How To Build An Outdoor Turtle Pond
An outdoor turtle pond is the ultimate habitat for your turtle. A pond is especially beneficial for large adult turtles. However, building a turtle pond is quite different from building a fish pond or just a conventional pond.
For instance, the filtration system for a turtle pond needs to be much more powerful as turtles excrete more waste than fish do. Depending on the type of pond you want to build, you may need expert help.
Also, you need to consider the turtle species you want to keep in the pond as well as your hardiness zone. Depending on your locale and the turtle species, you may have to bring the turtles in for the winter.
If your turtle is one that can hibernate under a frozen pond, then you need to winterize the pond for the winter.
Quick Reference Section
Getting Started (Overview Of Process)
Keep the climate and species of turtle in mind
When it comes to an outdoor turtle pond, it’s best to choose a species (or subspecies) that is endemic to a climate similar to yours.
Species such as mud turtles, map turtles, & snapping turtles live in temperate zones where winter temperatures are below freezing, and therefore such turtles will do well in ponds situated in temperate zones such as a hardiness zone 7.
Choosing the location of the pond
When it comes to location, ensure the area allocated for the enclosure receives direct sunlight and at the same time provides shade. This ensures that the turtle has access to sunlight as well as shade to cool off under.
If you can, build the pond close to a shed, house, or wall. This provides the enclosure with shade. An eastward or southward facing wall also allows the turtle to receive early morning sunlight (which isn’t warm enough to be detrimental without shade).
However, if the location you choose has no shade, you can build a shaded shelter over the enclosure for the turtle to go to when it gets too warm. Remember, turtles are cold-blooded creatures and as such maintain their body temperature by moving between warm and cool parts of the enclosure.
Additionally, too much sunshine encourages algae growth. However, you can slow down algae growth by providing an abundance of aquatic plants.
Avoid building the pond close to trees. Although trees do provide shade, the leaves they shed can end up increasing the bioload of the pond. The rotting leaves in the pond increase ammonia levels.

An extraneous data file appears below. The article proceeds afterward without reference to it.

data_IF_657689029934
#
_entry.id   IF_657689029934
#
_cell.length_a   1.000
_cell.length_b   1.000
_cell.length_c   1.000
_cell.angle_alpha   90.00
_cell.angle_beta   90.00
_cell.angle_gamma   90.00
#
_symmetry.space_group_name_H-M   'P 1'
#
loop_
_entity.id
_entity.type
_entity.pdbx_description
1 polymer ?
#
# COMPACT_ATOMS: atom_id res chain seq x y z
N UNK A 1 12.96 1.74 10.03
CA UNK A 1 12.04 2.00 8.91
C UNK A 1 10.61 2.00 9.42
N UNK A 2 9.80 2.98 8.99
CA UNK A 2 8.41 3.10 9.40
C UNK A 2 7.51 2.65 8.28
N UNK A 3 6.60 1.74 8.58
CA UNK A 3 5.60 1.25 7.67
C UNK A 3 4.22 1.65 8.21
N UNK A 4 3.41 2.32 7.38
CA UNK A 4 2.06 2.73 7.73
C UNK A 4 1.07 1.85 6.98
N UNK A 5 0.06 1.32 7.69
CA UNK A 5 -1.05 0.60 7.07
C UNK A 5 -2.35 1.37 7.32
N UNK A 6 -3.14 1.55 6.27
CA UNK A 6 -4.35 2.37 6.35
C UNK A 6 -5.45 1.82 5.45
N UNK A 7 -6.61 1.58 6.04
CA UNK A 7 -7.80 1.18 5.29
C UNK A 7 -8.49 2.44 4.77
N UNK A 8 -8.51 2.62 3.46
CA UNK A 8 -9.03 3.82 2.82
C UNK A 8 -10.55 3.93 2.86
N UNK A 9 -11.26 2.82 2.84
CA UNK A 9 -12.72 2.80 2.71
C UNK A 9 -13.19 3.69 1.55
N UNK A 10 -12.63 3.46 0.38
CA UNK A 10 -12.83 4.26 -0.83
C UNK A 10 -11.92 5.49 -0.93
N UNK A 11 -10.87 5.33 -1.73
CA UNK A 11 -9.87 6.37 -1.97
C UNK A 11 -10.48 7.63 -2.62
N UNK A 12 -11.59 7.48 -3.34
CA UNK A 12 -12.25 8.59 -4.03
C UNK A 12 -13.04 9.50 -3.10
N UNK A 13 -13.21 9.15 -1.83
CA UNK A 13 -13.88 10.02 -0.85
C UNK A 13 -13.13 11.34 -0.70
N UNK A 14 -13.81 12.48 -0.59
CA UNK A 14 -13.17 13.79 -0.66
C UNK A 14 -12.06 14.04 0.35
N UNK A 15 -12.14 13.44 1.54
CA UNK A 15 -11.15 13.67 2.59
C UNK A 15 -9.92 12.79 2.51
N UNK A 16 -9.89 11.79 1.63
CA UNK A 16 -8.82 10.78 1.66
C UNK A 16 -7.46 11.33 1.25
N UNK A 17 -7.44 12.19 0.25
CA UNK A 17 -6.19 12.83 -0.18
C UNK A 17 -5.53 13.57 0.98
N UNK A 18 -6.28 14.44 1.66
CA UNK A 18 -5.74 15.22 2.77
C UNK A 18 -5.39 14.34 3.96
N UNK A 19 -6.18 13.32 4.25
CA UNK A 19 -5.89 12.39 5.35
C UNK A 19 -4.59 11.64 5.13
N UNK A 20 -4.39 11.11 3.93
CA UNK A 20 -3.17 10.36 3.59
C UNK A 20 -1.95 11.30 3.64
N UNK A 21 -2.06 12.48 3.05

Determining the size of the pond
There are several things to consider when determining the pond size.
The space you have to work with is a huge determining factor. If you don’t have that much space, you can’t build a large pool even if you want to.
Secondly, a large pool is more expensive to build and maintain. It requires more work and a powerful filtration system.
A small pond is a good compromise if you don’t have a lot of space in your backyard. A small pond is an economical choice and low maintenance.
Ultimately, the size of the turtle will determine the minimal size of the pond. For large turtles, a large pond habitat is a must. For small turtles that are just a few inches in length, a small pond will do just fine.
Similarly, if you plan on housing a community of turtles in the same pond, the pond needs to be large. This ensures that all the turtles have enough room to maneuver.
A small pond usually brings out the worst in turtles as they can get quite territorial. That being said, even if there is plenty of space you may still see them stacking.
Fencing and security
Wild predators such as raccoons and possums also pose major threats to the turtle. Fencing also prevents the turtle from wandering too far from the pond.
The fence around the enclosure should be at least a few feet high and opaque. Wire mesh walls aren’t advisable as the turtles will try to go through them and end up injuring themselves.
Smooth walls such as wood panels are effective ways of keeping the turtle inside the enclosure.
An electric fence around the enclosure can also help keep large predators out.
If the pond is shallow, a wire mesh cover over the enclosure can provide a lot of protection from predators like racoons for example.
If you have a large pond, it will be impossible to build a wire mesh cover over the entire enclosure.